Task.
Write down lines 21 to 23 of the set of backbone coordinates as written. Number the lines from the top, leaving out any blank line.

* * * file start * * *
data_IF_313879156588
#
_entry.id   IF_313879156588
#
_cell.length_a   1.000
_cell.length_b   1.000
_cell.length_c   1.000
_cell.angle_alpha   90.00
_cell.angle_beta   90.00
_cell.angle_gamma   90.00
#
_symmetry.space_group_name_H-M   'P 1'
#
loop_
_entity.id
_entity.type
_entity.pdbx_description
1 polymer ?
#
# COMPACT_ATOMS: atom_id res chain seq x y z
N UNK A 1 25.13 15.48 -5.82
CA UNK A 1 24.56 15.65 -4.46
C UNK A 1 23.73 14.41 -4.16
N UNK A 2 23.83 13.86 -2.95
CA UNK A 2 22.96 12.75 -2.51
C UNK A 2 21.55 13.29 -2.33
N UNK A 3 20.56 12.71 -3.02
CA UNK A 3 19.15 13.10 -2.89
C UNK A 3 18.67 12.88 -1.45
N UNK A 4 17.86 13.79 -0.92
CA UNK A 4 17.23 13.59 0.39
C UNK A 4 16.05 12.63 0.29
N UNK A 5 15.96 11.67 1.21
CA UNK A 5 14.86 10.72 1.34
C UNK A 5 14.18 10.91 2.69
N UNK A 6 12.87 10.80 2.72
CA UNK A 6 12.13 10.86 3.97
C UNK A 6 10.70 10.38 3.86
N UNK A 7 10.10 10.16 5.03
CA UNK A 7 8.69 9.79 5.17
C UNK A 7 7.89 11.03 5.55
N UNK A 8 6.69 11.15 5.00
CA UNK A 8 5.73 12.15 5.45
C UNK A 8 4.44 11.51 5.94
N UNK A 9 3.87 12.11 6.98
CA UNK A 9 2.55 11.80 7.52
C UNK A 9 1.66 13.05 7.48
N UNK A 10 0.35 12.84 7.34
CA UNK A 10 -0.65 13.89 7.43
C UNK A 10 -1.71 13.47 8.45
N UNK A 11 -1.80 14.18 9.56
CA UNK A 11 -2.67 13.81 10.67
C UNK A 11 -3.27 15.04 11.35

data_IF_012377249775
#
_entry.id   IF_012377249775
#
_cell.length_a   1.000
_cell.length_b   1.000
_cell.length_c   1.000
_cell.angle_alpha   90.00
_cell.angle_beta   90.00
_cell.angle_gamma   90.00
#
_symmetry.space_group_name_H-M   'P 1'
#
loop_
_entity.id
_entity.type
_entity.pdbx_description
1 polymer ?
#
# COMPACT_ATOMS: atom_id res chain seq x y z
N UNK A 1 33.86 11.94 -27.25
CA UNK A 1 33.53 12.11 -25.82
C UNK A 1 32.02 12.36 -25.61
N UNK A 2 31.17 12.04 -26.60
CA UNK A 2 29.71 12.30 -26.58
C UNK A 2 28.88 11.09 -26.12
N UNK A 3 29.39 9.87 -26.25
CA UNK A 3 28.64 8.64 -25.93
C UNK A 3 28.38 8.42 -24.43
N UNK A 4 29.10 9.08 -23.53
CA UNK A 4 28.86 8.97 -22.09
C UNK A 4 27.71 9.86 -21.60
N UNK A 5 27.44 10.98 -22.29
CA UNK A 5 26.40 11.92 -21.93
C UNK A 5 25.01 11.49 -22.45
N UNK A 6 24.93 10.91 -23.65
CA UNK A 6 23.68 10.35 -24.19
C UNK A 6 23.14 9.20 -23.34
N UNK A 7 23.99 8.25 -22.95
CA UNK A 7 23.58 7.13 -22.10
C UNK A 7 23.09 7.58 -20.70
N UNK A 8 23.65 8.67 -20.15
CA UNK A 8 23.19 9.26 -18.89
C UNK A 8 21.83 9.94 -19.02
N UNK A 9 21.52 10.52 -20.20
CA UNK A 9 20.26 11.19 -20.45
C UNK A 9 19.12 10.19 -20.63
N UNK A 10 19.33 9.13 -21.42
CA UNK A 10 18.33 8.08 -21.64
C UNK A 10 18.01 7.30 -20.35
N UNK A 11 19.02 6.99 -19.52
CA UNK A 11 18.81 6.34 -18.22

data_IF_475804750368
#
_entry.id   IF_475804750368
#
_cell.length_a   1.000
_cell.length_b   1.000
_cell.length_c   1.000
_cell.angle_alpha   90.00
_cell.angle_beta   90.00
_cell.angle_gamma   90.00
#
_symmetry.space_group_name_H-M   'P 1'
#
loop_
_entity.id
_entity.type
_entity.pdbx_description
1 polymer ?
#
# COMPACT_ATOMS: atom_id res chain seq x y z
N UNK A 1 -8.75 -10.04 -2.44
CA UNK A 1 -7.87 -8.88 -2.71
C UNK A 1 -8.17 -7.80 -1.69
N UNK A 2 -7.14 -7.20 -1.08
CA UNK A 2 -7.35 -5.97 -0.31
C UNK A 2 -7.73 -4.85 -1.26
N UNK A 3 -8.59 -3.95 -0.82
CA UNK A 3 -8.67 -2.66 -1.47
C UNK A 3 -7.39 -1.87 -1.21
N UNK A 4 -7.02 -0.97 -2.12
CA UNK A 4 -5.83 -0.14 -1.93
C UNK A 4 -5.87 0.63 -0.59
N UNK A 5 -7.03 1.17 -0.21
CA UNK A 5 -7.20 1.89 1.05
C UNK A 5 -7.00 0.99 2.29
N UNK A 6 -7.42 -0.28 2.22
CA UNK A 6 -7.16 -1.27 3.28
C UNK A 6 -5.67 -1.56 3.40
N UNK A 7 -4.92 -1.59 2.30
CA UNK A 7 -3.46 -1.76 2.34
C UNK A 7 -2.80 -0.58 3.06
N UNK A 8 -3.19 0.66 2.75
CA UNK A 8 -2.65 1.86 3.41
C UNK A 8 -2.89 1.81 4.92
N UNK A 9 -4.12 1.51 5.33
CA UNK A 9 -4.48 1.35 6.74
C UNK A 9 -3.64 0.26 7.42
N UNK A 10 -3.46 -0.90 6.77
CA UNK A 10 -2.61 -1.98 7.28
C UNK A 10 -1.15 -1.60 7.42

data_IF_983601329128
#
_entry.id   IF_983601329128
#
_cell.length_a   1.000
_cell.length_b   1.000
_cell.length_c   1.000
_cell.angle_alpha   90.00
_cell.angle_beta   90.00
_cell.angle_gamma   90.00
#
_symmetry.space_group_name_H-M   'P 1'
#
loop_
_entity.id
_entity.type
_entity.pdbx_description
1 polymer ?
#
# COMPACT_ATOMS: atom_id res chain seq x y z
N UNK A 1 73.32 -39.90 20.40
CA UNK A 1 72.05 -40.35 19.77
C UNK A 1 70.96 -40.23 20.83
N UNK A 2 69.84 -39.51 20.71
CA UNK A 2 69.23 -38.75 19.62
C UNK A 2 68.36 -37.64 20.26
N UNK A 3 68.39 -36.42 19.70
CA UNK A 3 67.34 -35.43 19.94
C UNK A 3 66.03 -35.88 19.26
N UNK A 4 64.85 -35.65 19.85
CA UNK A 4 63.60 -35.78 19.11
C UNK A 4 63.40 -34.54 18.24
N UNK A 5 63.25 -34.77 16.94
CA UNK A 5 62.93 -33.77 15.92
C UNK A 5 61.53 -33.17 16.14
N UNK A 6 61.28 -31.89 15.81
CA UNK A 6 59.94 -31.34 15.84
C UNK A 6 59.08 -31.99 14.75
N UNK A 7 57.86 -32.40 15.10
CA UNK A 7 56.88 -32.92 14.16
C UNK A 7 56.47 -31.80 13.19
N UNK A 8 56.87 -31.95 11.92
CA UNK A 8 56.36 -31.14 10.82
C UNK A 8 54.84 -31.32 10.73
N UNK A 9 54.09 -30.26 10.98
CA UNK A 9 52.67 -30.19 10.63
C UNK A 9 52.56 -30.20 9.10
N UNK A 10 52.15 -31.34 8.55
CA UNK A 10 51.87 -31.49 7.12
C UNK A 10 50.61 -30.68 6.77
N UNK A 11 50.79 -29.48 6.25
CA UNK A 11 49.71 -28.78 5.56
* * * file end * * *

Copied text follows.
N UNK A 1 25.13 15.48 -5.82
CA UNK A 1 24.56 15.65 -4.46
C UNK A 1 23.73 14.41 -4.16